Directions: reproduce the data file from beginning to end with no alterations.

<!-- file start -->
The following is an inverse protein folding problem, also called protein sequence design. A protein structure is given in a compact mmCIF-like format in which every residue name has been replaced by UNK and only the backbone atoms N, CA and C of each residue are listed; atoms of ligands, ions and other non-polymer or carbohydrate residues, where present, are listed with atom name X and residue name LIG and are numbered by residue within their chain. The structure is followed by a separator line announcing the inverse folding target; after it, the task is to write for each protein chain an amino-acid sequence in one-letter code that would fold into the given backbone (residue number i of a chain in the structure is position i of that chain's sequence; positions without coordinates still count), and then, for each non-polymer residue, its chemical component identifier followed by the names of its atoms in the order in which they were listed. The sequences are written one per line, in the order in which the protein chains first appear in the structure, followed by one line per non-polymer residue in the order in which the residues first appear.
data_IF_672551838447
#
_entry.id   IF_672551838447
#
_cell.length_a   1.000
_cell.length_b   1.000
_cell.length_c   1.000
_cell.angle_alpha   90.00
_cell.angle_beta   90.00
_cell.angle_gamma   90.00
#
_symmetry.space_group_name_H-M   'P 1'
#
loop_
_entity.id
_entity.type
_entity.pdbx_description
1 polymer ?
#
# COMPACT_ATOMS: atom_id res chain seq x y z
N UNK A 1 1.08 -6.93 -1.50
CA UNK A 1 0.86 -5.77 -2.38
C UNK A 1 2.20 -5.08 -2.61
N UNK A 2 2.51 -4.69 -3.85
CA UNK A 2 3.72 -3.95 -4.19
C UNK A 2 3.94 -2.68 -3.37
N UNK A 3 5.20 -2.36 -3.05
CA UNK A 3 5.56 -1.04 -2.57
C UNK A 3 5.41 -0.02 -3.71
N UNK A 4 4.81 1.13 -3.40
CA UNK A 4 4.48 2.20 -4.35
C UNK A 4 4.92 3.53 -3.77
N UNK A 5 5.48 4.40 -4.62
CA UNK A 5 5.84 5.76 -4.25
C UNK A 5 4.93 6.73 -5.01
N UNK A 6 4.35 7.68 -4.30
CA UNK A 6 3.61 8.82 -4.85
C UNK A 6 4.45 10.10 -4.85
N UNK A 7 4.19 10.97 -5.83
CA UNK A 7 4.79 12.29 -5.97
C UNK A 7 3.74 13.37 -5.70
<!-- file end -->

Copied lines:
The following is an inverse protein folding problem, also called protein sequence design. A protein structure is given in a compact mmCIF-like format in which every residue name has been replaced by UNK and only the backbone atoms N, CA and C of each residue are listed; atoms of ligands, ions and other non-polymer or carbohydrate residues, where present, are listed with atom name X and residue name LIG and are numbered by residue within their chain. The structure is followed by a separator line announcing the inverse folding target; after it, the task is to write for each protein chain an amino-acid sequence in one-letter code that would fold into the given backbone (residue number i of a chain in the structure is position i of that chain's sequence; positions without coordinates still count), and then, for each non-polymer residue, its chemical component identifier followed by the names of its atoms in the order in which they were listed. The sequences are written one per line, in the order in which the protein chains first appear in the structure, followed by one line per non-polymer residue in the order in which the residues first appear.
data_IF_672551838447
#
_entry.id   IF_672551838447
#
_cell.length_a   1.000
_cell.length_b   1.000
_cell.length_c   1.000
_cell.angle_alpha   90.00
_cell.angle_beta   90.00
_cell.angle_gamma   90.00
#
_symmetry.space_group_name_H-M   'P 1'
#
loop_
_entity.id
_entity.type
_entity.pdbx_description
1 polymer ?
#
# COMPACT_ATOMS: atom_id res chain seq x y z
N UNK A 1 1.08 -6.93 -1.50
CA UNK A 1 0.86 -5.77 -2.38
C UNK A 1 2.20 -5.08 -2.61
N UNK A 2 2.51 -4.69 -3.85
CA UNK A 2 3.72 -3.95 -4.19
C UNK A 2 3.94 -2.68 -3.37
N UNK A 3 5.20 -2.36 -3.05
CA UNK A 3 5.56 -1.04 -2.57
C UNK A 3 5.41 -0.02 -3.71
N UNK A 4 4.81 1.13 -3.40
CA UNK A 4 4.48 2.20 -4.35
C UNK A 4 4.92 3.53 -3.77
N UNK A 5 5.48 4.40 -4.62
CA UNK A 5 5.84 5.76 -4.25
C UNK A 5 4.93 6.73 -5.01
N UNK A 6 4.35 7.68 -4.30
CA UNK A 6 3.61 8.82 -4.85
C UNK A 6 4.45 10.10 -4.85
N UNK A 7 4.19 10.97 -5.83
CA UNK A 7 4.79 12.29 -5.97
C UNK A 7 3.74 13.37 -5.70